https://www.aliexpress.com/whole...

The TFT's which are pinned for the "arduino" versions with 2 single row headers are (often?) configured for an 8-bit interface.

(But those arduino's don't have a 8-bit databus and need bit banging / shifting. (See adafrut's "pinmagic.h" for some horrible macro's).

 

Here a link for a combination with the promise of example code on "cd rom E-mail transfer".

https://www.aliexpress.com/item/...

Note also that there are 2 urls printed on the back of the LCD, diving a bit deeper.

 

I found the same board on:

http://www.powermcu.com/product-...

Some comments about it "not working" crying

I also see "Keil" which is a commercial compiler.

Commercial compilers often come with better support than GCC.

 

A lot of the STM32 development boards also have a connector which is labeled "TFT".

But if you want to go the Cortex 3 route then mbed is probably a much better place / forum to get your info.

 

If you want really nice documentation and a comfortable start one of the many mbed boards seems really nice.

But you pay for that. Just compare the documentation of a board like this:

https://os.mbed.com/platforms/LP...

It looks like a complete tutorial, with links to reference manuals & software & everything.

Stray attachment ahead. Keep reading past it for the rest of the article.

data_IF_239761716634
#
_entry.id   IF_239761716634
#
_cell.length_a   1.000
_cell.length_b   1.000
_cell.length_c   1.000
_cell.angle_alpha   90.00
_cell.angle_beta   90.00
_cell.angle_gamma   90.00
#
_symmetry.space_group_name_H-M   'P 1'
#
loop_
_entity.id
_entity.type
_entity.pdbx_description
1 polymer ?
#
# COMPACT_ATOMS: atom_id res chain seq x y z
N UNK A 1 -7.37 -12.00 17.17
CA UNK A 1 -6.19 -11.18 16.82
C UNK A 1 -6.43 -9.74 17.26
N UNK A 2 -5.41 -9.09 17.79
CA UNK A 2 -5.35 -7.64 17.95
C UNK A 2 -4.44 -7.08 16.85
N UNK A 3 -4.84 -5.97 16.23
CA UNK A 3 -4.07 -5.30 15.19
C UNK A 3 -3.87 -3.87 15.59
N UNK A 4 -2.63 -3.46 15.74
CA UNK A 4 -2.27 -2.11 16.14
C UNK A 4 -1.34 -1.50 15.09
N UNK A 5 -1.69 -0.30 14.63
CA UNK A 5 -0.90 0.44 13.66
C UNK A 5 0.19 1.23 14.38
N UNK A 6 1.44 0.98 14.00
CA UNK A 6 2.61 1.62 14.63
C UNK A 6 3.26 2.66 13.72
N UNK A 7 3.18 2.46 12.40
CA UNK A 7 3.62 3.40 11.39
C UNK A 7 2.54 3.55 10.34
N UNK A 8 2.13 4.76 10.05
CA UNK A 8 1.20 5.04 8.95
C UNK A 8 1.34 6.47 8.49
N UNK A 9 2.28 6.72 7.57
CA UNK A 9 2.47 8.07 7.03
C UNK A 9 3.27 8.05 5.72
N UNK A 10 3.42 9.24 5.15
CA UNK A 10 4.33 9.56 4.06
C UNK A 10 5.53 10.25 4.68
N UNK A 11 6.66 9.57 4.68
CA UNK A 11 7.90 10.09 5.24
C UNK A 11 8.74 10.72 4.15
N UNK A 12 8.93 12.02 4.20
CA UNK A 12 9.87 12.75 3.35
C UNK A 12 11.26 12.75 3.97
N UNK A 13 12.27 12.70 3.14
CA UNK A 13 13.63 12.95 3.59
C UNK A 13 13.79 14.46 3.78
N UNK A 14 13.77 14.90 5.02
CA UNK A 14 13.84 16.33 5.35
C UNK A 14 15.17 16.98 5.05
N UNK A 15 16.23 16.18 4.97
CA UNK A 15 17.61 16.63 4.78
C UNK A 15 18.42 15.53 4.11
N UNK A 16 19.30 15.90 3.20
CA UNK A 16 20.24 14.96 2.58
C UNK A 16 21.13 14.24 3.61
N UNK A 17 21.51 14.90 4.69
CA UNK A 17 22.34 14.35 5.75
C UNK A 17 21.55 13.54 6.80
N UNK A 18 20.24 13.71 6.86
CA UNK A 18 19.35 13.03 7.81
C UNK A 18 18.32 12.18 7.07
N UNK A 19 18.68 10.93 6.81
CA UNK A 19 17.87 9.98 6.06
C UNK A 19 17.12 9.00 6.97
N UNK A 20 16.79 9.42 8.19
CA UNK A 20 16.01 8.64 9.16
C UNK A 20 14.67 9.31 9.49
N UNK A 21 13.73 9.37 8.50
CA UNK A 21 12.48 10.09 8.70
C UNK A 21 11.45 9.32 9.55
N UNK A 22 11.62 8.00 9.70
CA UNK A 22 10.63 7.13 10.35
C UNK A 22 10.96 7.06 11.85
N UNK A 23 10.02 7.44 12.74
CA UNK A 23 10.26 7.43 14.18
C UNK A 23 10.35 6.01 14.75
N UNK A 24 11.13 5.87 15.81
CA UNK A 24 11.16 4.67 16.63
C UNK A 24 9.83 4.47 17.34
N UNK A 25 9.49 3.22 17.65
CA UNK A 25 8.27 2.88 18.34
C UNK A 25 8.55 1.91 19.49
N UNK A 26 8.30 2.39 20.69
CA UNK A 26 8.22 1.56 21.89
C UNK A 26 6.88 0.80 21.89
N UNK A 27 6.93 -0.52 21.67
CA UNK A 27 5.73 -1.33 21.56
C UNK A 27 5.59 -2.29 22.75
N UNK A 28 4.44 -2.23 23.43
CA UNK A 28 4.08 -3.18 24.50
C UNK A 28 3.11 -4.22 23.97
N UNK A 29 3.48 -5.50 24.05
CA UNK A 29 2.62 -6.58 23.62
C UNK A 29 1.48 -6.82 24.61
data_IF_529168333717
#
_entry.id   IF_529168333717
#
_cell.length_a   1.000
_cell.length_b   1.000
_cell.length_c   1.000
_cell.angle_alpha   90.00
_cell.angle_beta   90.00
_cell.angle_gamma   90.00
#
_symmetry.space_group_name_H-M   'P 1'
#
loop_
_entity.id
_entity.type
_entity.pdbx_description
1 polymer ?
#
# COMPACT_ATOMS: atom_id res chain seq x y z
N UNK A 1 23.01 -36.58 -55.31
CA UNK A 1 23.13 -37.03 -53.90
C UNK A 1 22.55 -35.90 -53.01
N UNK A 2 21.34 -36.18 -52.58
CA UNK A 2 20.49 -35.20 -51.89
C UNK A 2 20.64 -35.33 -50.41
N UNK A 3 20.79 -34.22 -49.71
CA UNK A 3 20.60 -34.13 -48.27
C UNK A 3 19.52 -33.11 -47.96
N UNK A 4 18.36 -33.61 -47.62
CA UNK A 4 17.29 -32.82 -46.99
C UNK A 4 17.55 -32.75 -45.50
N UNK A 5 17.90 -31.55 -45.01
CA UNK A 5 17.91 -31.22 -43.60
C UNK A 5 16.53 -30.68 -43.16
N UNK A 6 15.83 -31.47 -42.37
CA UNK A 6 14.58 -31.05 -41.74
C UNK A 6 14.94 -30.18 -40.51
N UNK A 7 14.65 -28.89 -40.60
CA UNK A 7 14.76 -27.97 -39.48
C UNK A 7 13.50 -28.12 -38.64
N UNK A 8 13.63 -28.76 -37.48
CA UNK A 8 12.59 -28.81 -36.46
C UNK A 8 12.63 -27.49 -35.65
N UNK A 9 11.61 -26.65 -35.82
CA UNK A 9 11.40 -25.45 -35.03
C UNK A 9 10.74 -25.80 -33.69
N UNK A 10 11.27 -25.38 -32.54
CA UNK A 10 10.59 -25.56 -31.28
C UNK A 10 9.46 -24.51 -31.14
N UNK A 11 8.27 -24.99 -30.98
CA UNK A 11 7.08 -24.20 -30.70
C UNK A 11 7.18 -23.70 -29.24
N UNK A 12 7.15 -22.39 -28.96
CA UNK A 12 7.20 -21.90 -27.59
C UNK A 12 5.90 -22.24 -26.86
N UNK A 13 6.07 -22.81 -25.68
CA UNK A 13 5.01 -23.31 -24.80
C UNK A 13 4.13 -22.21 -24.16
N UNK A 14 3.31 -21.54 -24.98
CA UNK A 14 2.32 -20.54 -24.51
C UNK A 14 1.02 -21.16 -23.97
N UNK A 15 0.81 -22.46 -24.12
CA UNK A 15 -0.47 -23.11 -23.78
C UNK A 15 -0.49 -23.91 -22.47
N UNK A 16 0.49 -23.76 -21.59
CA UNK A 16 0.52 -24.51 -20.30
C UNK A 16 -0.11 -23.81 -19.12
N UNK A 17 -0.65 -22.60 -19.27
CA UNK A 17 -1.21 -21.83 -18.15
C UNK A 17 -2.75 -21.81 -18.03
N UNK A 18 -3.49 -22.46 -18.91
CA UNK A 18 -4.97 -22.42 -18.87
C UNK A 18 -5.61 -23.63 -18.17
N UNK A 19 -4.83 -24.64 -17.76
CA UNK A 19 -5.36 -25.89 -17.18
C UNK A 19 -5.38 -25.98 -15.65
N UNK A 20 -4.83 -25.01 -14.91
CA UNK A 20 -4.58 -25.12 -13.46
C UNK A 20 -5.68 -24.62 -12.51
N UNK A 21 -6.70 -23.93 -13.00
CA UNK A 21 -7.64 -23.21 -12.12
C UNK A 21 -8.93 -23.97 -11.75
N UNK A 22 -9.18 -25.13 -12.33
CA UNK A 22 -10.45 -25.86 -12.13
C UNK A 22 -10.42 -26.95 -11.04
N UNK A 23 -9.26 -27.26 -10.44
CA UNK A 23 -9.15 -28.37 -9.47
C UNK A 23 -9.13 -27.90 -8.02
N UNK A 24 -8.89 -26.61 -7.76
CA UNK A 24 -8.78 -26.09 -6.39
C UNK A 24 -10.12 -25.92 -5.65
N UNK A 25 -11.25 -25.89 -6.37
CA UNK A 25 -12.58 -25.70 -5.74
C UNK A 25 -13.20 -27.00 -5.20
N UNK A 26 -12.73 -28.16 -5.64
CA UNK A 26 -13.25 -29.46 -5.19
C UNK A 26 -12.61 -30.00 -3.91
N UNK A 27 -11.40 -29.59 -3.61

For the "cheap" route you can also watch some youtube vid's of demo's.

Search for a link to a website or software for more info.

Buy hardware from Ali / Ebay that looks like the hardware used in the youtube vid...

Paul van der Hoeven.
Bunch of old projects with AVR's:
http://www.hoevendesign.com

Last Edited: Fri. Feb 2, 2018 - 06:24 PM
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Here a direct link to UTFT:

http://www.rinkydinkelectronics....

 

UTFT comes with quite a lot of documentation in the .pdf's included in the download.

It also has several configurations and pinouts vor various 16-bit interfaces.

 

On github there are also 73 repositories reverencing "utft".

https://github.com/search?utf8=%...

 

Some of these might be tailored to a specific uC / Display / pinout configuration.

 

Yet another option is to buy a "dso138" oscilloscope kit.

It's got an stm32 and TFT display.

They claim to be "open source" but unfortunately jye tech is lying about that.

It's only partly open source and most of the display handling is in a pre compiled library blob. crying

https://github.com/search?utf8=%...

 

Yet another option is to play with an "DPS5005"

It's a switched mode power supply which can deliver upto 50V 5A and costs around USD30 on Ali.

There is3rd party open source software support for it through "opendps"

https://johan.kanflo.com/opendps...

Paul van der Hoeven.
Bunch of old projects with AVR's:
http://www.hoevendesign.com